I'll be watching the City Commission Agenda so that on the evening they'll be 'discussing' this I can be there to help talk them out of it.

Richard Heckler 6 years, 4 months ago

Deffenbaugh is not privately owned not by a long shot. It is owned by a Belgium group which is quite a few miles away.

For large apartment rental complexes how about Pay As You Throw instead of of each single family dwelling supporting waste galore. The same for all rental properties so damn many of which represent a "throw away country". Why should anybody support mammoth wasteful living?

Bring on Pay As You Throw with the main feature being this concept pays for itself thus reducing our monthly fees aka taxes.

IF I want to use a private local recycler that should be an option. There just might be some folks who want to keep their "local" person employed.

pace 6 years, 4 months ago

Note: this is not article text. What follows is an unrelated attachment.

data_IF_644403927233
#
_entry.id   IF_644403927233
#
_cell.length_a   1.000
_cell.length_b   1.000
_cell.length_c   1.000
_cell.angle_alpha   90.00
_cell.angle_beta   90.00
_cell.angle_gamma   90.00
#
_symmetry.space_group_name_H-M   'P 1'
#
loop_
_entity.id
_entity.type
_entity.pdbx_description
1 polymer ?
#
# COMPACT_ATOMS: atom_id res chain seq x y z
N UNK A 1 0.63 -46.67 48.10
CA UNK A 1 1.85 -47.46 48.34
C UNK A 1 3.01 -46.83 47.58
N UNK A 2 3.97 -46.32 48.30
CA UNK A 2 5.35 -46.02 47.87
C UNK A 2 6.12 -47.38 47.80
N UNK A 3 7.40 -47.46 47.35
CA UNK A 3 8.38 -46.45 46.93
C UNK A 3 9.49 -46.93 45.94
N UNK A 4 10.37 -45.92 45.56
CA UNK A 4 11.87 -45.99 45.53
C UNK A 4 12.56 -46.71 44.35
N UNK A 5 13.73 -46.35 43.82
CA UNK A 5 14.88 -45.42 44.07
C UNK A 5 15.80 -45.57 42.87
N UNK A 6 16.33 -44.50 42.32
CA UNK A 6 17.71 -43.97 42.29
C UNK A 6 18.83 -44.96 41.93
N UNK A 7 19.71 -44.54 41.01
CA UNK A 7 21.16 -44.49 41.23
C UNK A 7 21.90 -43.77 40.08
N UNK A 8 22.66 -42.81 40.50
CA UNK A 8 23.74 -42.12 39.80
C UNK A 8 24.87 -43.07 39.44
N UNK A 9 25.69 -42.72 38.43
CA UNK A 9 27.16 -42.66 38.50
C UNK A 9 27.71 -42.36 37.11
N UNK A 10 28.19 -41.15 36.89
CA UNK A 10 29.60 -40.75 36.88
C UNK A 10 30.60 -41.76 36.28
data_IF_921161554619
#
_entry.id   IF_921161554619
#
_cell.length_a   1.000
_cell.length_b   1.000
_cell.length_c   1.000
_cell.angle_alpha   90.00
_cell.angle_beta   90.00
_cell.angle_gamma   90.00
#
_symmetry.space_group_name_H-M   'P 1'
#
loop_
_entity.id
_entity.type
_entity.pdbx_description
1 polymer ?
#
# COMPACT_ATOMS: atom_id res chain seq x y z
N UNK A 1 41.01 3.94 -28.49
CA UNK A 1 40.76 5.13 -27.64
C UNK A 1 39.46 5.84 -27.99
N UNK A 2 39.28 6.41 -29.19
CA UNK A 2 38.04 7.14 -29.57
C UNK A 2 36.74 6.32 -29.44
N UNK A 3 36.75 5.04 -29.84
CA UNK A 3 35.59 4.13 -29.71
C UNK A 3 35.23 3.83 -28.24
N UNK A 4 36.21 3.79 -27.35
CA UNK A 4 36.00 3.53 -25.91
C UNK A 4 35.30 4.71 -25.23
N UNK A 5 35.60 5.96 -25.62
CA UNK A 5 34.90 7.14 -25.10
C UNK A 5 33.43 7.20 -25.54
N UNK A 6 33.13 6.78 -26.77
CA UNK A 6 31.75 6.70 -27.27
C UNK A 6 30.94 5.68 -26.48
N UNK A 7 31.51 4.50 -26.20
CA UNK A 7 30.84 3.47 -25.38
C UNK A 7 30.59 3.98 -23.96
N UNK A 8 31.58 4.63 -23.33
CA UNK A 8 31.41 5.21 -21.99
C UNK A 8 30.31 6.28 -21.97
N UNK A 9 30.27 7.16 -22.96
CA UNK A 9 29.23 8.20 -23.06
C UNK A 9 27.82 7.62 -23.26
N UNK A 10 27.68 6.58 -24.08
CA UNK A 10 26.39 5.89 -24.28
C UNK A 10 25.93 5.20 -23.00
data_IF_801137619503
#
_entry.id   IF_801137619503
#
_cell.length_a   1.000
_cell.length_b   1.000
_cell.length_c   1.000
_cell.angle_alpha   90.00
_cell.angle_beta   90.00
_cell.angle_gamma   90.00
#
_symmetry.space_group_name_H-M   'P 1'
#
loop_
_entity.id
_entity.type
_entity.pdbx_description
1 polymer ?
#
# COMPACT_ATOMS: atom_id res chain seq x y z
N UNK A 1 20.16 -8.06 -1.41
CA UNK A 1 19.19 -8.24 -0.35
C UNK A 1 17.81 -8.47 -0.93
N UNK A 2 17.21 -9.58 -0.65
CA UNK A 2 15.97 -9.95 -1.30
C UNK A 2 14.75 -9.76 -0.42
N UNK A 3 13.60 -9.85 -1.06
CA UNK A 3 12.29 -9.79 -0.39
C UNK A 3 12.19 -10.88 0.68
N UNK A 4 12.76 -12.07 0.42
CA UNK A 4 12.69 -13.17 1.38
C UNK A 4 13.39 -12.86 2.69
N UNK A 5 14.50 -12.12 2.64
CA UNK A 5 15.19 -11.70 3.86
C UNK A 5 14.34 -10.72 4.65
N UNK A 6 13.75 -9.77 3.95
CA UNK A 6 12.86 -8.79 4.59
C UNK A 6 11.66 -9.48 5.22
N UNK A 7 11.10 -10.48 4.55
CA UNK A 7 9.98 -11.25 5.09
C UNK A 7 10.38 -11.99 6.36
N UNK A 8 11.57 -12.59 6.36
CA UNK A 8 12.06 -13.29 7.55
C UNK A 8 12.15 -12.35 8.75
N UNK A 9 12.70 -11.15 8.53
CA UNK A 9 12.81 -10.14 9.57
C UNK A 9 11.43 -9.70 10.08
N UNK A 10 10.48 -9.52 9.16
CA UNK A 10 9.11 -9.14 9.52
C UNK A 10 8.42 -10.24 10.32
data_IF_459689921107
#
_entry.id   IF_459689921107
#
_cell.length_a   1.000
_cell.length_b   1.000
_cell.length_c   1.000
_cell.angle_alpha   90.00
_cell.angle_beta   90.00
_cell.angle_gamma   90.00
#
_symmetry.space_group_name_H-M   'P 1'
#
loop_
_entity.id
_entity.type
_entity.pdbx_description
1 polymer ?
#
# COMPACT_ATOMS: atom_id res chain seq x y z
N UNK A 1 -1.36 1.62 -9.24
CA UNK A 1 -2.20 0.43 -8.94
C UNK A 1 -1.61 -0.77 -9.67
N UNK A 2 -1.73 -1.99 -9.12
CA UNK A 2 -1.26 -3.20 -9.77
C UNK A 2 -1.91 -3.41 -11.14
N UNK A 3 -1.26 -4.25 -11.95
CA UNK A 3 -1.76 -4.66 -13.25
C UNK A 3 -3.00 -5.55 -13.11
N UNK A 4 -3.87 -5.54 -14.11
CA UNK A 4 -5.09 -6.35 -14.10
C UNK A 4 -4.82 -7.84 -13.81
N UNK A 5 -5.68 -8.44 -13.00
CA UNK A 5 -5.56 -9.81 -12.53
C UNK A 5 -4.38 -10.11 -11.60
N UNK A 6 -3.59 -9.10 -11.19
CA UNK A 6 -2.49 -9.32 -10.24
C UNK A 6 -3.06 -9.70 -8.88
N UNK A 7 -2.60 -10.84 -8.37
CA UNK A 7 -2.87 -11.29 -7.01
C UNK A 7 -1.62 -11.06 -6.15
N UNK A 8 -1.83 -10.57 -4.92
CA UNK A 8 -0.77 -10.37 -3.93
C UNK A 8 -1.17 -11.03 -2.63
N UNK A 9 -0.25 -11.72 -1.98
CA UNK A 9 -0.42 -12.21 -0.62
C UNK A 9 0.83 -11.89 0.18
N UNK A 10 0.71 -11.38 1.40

In the long run, it would be a saving. We need to change how we package and reuse materials in this country. Locally, I would suggest concentrating on paper/cardboards, metals/cans and not include glass. Some plastics have a good market but usually no plastic, as yet has a stable market. We can add materials as the markets improve. Drop offs for plastics and glass should be encouraged.

budwhysir 6 years, 4 months ago

glad to see our money can be used so wisely during a down economy. My hope is that this task force is used to model a task force to see if there is any indication as to what went wrong with the multi million dollar bridge to nowhere built at the end of the bypass. I see it has been over run and almost ruined by neglect.

budwhysir 6 years, 4 months ago

Might I also suggest a task force that could study the most effective way to collect your mail from the mailbox during winter weather when no one has been home to shovel sidewalks. I always find that holding onto my mail while pushing my large trash container to up the driveway is so hard when there is snow and ice on the ground. If only I had that extra few inches of ice removed from the sidewalk I would feel much more secure. I would also like to see a task force on how to park between two no parking signs without getting a ticket